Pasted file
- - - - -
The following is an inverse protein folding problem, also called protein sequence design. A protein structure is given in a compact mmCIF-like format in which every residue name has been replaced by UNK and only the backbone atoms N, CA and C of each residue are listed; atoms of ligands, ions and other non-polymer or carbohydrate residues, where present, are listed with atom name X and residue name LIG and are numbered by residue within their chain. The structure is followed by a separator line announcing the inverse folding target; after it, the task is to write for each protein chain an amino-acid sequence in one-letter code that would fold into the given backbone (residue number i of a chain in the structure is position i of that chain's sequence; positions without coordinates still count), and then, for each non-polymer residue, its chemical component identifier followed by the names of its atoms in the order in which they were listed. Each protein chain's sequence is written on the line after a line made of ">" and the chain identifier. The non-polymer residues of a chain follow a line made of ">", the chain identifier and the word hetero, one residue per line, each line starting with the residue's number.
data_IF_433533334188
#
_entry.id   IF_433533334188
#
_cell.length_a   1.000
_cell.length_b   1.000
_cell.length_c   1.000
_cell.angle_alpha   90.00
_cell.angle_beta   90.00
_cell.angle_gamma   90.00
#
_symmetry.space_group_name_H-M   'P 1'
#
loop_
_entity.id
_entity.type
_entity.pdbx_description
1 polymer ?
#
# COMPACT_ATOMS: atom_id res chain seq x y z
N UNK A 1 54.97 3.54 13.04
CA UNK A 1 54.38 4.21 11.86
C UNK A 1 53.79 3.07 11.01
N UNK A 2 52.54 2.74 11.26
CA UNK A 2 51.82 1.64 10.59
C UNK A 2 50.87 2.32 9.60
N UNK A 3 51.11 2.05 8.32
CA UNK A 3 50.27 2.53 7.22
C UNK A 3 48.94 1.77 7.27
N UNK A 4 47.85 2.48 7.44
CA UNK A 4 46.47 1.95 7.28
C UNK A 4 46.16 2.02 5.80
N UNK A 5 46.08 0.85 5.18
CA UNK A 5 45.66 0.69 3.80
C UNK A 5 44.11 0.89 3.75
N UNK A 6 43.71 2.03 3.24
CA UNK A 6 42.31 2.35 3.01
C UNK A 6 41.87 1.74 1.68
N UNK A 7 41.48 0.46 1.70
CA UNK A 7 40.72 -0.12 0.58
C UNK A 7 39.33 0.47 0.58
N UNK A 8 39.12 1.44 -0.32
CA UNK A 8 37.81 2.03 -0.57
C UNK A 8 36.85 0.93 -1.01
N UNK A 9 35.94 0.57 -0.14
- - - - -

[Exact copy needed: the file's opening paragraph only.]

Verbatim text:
The following is an inverse protein folding problem, also called protein sequence design. A protein structure is given in a compact mmCIF-like format in which every residue name has been replaced by UNK and only the backbone atoms N, CA and C of each residue are listed; atoms of ligands, ions and other non-polymer or carbohydrate residues, where present, are listed with atom name X and residue name LIG and are numbered by residue within their chain. The structure is followed by a separator line announcing the inverse folding target; after it, the task is to write for each protein chain an amino-acid sequence in one-letter code that would fold into the given backbone (residue number i of a chain in the structure is position i of that chain's sequence; positions without coordinates still count), and then, for each non-polymer residue, its chemical component identifier followed by the names of its atoms in the order in which they were listed. Each protein chain's sequence is written on the line after a line made of ">" and the chain identifier. The non-polymer residues of a chain follow a line made of ">", the chain identifier and the word hetero, one residue per line, each line starting with the residue's number.